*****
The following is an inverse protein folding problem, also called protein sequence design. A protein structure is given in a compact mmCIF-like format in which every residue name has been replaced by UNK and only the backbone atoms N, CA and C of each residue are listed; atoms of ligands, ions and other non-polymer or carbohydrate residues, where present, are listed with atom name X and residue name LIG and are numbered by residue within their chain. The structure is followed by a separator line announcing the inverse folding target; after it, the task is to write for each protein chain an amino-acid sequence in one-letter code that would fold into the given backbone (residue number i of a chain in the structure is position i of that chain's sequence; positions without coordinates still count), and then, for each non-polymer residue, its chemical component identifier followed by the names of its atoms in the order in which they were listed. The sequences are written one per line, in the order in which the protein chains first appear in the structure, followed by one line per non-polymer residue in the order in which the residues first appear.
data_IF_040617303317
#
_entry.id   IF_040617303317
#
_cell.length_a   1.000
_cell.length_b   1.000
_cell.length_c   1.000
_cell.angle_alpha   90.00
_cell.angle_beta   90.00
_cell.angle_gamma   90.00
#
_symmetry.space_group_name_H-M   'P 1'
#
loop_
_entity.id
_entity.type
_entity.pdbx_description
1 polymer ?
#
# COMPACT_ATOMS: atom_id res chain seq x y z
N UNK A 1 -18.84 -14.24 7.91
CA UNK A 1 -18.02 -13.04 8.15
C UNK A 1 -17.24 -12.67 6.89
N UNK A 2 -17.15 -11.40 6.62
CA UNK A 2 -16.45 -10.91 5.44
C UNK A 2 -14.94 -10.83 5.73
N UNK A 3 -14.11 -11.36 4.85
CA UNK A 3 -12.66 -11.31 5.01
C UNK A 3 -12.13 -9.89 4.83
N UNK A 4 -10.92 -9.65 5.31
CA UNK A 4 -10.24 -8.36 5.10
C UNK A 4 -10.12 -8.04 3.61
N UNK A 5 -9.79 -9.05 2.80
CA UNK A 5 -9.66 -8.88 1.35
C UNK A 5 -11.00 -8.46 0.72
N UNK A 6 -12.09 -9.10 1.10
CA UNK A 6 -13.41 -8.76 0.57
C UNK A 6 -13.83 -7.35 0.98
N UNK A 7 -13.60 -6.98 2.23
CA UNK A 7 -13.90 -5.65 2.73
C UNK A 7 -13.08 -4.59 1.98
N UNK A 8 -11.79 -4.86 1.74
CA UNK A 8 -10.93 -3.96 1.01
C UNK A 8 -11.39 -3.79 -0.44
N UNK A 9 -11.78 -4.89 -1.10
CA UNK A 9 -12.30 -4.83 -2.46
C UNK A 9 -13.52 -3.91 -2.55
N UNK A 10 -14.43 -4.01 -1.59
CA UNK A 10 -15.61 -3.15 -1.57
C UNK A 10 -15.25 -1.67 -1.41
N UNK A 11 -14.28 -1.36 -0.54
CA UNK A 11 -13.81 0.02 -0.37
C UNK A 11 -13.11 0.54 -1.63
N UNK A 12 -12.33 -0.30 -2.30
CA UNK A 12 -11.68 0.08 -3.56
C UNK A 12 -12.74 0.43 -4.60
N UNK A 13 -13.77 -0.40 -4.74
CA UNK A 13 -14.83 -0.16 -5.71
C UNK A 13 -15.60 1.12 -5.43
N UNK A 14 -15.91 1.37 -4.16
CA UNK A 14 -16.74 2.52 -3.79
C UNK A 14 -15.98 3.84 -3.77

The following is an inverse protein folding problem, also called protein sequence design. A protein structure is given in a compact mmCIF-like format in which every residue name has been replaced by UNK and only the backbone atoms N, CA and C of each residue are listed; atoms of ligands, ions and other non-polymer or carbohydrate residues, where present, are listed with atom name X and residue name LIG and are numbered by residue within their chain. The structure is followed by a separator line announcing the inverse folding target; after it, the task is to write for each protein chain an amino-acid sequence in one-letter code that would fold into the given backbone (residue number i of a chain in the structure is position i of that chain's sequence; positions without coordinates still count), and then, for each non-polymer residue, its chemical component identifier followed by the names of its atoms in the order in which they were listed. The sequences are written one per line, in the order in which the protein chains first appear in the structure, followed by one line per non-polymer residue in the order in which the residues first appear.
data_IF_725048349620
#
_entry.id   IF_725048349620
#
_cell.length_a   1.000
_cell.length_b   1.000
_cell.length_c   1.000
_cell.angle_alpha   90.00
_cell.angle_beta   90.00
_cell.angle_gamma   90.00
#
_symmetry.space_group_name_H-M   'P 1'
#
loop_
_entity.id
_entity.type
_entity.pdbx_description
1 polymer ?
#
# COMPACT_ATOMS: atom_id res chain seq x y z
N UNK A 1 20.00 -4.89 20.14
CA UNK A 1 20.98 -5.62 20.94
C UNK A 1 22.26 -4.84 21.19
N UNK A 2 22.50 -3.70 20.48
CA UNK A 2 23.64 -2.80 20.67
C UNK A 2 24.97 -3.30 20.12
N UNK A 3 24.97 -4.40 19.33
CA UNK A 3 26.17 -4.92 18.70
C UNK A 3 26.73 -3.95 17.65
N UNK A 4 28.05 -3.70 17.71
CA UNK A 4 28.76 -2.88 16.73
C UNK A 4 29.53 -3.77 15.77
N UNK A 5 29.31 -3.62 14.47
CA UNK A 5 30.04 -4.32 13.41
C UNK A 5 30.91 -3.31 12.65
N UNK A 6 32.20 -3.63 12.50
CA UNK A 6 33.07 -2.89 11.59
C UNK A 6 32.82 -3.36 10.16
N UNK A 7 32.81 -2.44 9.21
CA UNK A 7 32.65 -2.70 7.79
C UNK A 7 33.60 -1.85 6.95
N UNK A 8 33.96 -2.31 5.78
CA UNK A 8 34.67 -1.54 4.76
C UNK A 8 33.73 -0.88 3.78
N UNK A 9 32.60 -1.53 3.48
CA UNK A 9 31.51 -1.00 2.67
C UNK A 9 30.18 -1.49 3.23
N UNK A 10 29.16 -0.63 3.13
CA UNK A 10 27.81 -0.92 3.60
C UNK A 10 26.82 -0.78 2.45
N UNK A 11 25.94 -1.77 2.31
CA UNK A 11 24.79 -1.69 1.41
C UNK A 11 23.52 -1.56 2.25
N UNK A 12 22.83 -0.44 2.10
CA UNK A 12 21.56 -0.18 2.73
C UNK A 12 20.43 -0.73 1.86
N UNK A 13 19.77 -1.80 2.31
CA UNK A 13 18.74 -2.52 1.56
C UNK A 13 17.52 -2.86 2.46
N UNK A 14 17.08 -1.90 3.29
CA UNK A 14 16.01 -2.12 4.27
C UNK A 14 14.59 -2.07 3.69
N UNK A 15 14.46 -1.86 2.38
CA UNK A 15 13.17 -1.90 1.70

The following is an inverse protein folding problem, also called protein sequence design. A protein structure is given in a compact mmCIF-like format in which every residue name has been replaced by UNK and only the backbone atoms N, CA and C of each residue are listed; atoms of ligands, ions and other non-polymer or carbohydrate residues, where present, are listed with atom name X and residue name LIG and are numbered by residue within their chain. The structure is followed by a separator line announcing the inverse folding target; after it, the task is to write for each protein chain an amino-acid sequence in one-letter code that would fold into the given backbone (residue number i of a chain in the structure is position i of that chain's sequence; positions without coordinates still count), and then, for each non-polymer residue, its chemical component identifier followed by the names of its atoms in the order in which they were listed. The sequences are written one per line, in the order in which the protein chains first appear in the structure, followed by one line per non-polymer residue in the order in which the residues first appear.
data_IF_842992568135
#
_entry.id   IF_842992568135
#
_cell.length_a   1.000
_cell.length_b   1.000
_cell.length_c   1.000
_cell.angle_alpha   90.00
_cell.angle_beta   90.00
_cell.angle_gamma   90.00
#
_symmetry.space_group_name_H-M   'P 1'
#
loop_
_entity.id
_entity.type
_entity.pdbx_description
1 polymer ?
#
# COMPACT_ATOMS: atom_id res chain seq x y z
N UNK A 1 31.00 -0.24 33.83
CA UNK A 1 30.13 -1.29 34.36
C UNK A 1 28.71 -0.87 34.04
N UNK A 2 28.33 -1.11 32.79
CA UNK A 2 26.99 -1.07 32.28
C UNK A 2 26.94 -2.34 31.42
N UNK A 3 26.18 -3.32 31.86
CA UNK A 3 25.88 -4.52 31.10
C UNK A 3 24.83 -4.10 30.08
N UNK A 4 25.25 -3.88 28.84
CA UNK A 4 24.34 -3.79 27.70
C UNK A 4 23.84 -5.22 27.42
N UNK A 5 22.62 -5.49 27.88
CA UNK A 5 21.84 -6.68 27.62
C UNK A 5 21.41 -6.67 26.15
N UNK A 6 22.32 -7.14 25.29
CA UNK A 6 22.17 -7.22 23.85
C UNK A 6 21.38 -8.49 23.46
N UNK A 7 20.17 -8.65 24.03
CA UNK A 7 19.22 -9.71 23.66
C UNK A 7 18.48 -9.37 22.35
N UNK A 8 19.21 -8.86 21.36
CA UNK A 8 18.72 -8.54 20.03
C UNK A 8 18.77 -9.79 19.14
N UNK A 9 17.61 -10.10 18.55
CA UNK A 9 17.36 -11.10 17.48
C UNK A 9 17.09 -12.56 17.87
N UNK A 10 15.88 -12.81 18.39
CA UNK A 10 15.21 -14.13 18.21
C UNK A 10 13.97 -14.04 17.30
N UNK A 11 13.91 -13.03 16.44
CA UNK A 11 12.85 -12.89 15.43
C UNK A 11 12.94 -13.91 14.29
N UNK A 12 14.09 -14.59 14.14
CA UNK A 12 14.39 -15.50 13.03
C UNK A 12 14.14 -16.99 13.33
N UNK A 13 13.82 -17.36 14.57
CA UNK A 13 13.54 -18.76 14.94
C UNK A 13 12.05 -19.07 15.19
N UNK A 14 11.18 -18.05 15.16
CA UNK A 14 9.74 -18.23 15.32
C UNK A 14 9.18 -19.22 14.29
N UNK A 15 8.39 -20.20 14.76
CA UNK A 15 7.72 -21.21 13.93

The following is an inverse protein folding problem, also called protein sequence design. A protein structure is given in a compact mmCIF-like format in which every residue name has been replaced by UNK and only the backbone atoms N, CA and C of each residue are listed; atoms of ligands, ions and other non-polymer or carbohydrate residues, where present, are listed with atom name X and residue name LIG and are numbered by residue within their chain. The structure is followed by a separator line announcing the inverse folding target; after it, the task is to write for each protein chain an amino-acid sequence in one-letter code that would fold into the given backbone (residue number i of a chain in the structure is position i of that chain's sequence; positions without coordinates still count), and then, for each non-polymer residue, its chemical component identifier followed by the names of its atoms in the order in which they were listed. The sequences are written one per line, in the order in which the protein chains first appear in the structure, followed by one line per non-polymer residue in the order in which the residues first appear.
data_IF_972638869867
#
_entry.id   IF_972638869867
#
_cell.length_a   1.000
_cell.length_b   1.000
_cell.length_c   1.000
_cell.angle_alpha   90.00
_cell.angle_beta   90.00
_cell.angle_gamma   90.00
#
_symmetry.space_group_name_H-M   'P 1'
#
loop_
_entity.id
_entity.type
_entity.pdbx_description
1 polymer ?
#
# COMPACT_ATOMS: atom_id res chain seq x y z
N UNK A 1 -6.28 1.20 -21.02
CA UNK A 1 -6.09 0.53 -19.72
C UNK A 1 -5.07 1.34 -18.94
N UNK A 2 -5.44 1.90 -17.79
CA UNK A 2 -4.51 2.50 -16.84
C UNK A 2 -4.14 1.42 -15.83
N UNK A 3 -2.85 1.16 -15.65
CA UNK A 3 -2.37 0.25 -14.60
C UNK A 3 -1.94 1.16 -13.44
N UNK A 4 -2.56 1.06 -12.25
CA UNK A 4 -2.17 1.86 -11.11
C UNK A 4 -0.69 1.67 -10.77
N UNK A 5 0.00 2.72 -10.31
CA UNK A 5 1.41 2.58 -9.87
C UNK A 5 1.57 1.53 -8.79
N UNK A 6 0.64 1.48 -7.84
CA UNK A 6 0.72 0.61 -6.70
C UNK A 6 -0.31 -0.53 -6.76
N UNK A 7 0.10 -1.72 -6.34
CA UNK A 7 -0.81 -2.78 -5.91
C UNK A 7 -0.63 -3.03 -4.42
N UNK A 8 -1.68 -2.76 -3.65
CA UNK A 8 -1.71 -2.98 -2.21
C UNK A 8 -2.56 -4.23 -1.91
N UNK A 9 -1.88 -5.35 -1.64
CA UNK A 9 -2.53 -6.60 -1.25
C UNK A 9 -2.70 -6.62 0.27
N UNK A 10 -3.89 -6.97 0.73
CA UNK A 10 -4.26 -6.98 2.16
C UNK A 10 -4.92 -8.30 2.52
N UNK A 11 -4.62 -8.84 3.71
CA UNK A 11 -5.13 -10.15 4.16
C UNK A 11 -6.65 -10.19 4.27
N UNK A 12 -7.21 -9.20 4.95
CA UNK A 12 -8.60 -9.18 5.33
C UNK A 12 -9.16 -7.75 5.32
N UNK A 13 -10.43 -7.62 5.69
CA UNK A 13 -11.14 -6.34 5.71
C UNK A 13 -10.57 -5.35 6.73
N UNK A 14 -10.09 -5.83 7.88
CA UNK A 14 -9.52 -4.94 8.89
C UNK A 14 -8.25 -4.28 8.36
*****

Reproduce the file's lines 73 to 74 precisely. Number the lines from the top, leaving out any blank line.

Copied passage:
_cell.angle_beta   90.00
_cell.angle_gamma   90.00